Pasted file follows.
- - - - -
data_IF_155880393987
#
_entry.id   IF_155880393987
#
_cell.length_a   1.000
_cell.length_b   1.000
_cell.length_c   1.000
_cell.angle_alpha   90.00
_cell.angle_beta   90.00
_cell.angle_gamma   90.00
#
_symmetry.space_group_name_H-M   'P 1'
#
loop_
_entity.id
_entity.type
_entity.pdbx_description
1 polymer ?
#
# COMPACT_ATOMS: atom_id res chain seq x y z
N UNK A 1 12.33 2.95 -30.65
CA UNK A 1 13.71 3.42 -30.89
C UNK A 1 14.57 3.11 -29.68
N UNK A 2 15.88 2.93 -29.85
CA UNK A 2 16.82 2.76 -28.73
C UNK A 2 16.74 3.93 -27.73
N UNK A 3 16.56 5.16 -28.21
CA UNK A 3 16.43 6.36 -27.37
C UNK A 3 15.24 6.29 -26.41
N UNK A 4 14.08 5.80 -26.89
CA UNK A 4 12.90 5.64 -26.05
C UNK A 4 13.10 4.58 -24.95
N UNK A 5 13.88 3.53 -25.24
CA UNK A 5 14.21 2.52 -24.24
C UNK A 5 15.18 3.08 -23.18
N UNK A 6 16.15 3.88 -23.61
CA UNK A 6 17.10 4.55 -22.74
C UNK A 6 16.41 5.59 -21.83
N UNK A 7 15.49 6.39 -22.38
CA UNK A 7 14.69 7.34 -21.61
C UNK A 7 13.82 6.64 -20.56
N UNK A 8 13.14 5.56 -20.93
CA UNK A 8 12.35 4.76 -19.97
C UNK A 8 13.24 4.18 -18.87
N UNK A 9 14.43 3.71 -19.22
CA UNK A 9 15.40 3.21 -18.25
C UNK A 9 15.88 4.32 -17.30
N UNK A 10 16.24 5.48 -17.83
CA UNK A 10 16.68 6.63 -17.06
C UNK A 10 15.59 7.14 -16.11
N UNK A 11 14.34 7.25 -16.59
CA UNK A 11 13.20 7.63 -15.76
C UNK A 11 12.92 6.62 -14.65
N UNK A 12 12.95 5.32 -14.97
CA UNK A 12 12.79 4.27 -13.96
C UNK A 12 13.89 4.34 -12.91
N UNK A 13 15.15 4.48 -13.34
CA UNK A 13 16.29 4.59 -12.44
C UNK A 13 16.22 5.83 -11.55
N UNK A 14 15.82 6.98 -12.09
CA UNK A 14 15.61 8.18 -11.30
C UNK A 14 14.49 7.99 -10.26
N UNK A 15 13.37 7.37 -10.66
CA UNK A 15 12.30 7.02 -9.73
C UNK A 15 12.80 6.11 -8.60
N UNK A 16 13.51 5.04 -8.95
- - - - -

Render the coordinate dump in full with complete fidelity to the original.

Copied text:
data_IF_155880393987
#
_entry.id   IF_155880393987
#
_cell.length_a   1.000
_cell.length_b   1.000
_cell.length_c   1.000
_cell.angle_alpha   90.00
_cell.angle_beta   90.00
_cell.angle_gamma   90.00
#
_symmetry.space_group_name_H-M   'P 1'
#
loop_
_entity.id
_entity.type
_entity.pdbx_description
1 polymer ?
#
# COMPACT_ATOMS: atom_id res chain seq x y z
N UNK A 1 12.33 2.95 -30.65
CA UNK A 1 13.71 3.42 -30.89
C UNK A 1 14.57 3.11 -29.68
N UNK A 2 15.88 2.93 -29.85
CA UNK A 2 16.82 2.76 -28.73
C UNK A 2 16.74 3.93 -27.73
N UNK A 3 16.56 5.16 -28.21
CA UNK A 3 16.43 6.36 -27.37
C UNK A 3 15.24 6.29 -26.41
N UNK A 4 14.08 5.80 -26.89
CA UNK A 4 12.90 5.64 -26.05
C UNK A 4 13.10 4.58 -24.95
N UNK A 5 13.88 3.53 -25.24
CA UNK A 5 14.21 2.52 -24.24
C UNK A 5 15.18 3.08 -23.18
N UNK A 6 16.15 3.88 -23.61
CA UNK A 6 17.10 4.55 -22.74
C UNK A 6 16.41 5.59 -21.83
N UNK A 7 15.49 6.39 -22.38
CA UNK A 7 14.69 7.34 -21.61
C UNK A 7 13.82 6.64 -20.56
N UNK A 8 13.14 5.56 -20.93
CA UNK A 8 12.35 4.76 -19.97
C UNK A 8 13.24 4.18 -18.87
N UNK A 9 14.43 3.71 -19.22
CA UNK A 9 15.40 3.21 -18.25
C UNK A 9 15.88 4.32 -17.30
N UNK A 10 16.24 5.48 -17.83
CA UNK A 10 16.68 6.63 -17.06
C UNK A 10 15.59 7.14 -16.11
N UNK A 11 14.34 7.25 -16.59
CA UNK A 11 13.20 7.63 -15.76
C UNK A 11 12.92 6.62 -14.65
N UNK A 12 12.95 5.32 -14.97
CA UNK A 12 12.79 4.27 -13.96
C UNK A 12 13.89 4.34 -12.91
N UNK A 13 15.15 4.48 -13.34
CA UNK A 13 16.29 4.59 -12.44
C UNK A 13 16.22 5.83 -11.55
N UNK A 14 15.82 6.98 -12.09
CA UNK A 14 15.61 8.18 -11.30
C UNK A 14 14.49 7.99 -10.26
N UNK A 15 13.37 7.37 -10.66
CA UNK A 15 12.30 7.02 -9.73
C UNK A 15 12.80 6.11 -8.60
N UNK A 16 13.51 5.04 -8.95